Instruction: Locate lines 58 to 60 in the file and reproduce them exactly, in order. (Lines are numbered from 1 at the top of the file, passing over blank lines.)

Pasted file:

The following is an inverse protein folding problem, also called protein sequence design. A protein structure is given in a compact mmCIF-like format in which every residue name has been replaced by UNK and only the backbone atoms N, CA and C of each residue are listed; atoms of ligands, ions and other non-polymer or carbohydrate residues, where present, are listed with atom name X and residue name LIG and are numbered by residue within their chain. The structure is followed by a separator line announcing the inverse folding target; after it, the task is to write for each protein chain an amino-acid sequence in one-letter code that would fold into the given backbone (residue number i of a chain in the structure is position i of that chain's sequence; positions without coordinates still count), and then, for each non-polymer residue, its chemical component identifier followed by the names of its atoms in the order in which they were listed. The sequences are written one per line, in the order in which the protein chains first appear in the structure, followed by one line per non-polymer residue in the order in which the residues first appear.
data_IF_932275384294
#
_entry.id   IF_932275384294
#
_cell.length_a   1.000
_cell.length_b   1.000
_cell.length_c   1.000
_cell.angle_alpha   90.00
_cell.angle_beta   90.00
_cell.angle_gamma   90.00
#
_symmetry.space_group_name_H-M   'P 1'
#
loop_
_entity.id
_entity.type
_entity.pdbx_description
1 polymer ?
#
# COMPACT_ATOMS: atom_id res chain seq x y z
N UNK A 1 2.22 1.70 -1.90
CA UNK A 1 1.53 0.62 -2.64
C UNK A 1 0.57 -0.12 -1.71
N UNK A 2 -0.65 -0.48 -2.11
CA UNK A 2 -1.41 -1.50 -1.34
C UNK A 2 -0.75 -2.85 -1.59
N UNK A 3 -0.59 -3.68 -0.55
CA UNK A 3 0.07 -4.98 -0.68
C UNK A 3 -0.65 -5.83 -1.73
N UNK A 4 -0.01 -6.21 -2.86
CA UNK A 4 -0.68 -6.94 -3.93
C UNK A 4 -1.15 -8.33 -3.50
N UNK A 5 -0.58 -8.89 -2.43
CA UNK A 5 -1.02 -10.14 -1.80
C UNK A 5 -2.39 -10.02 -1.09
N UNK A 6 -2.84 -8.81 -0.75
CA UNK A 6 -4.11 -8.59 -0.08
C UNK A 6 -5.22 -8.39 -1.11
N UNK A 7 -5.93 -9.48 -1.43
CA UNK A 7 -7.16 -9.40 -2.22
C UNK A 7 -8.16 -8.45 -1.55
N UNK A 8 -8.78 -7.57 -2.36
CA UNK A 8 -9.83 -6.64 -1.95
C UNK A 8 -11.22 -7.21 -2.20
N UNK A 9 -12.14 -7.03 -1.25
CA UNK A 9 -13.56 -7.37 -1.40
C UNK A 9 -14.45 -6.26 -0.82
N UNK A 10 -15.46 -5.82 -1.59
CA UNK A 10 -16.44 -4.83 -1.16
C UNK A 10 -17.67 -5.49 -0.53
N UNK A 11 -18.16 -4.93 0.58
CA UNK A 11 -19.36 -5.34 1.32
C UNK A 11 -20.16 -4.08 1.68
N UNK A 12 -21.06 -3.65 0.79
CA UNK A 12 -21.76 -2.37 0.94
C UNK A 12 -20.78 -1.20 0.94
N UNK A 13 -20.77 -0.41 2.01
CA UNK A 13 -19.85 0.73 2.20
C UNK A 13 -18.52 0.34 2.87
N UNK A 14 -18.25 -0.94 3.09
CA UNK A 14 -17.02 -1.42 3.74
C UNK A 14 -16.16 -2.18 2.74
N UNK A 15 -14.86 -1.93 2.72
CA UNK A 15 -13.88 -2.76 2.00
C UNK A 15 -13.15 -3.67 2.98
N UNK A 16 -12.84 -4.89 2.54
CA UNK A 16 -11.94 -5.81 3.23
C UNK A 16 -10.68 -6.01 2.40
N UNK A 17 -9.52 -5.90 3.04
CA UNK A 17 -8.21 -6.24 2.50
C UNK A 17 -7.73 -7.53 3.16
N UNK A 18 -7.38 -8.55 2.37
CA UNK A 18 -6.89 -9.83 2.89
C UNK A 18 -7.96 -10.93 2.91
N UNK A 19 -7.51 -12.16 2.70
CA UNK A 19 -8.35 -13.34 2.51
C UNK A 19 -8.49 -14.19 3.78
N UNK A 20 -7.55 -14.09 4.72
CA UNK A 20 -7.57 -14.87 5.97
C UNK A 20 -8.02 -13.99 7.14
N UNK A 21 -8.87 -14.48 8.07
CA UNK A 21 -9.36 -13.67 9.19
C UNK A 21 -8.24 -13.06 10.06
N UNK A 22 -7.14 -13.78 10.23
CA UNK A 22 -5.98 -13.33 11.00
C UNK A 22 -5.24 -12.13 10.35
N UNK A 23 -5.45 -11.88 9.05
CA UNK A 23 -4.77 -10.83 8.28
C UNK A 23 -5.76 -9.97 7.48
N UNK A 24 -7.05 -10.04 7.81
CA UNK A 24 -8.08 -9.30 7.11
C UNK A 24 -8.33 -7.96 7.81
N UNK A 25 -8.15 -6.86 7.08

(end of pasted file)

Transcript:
N UNK A 13 -20.77 -0.41 2.01
CA UNK A 13 -19.85 0.73 2.20
C UNK A 13 -18.52 0.34 2.87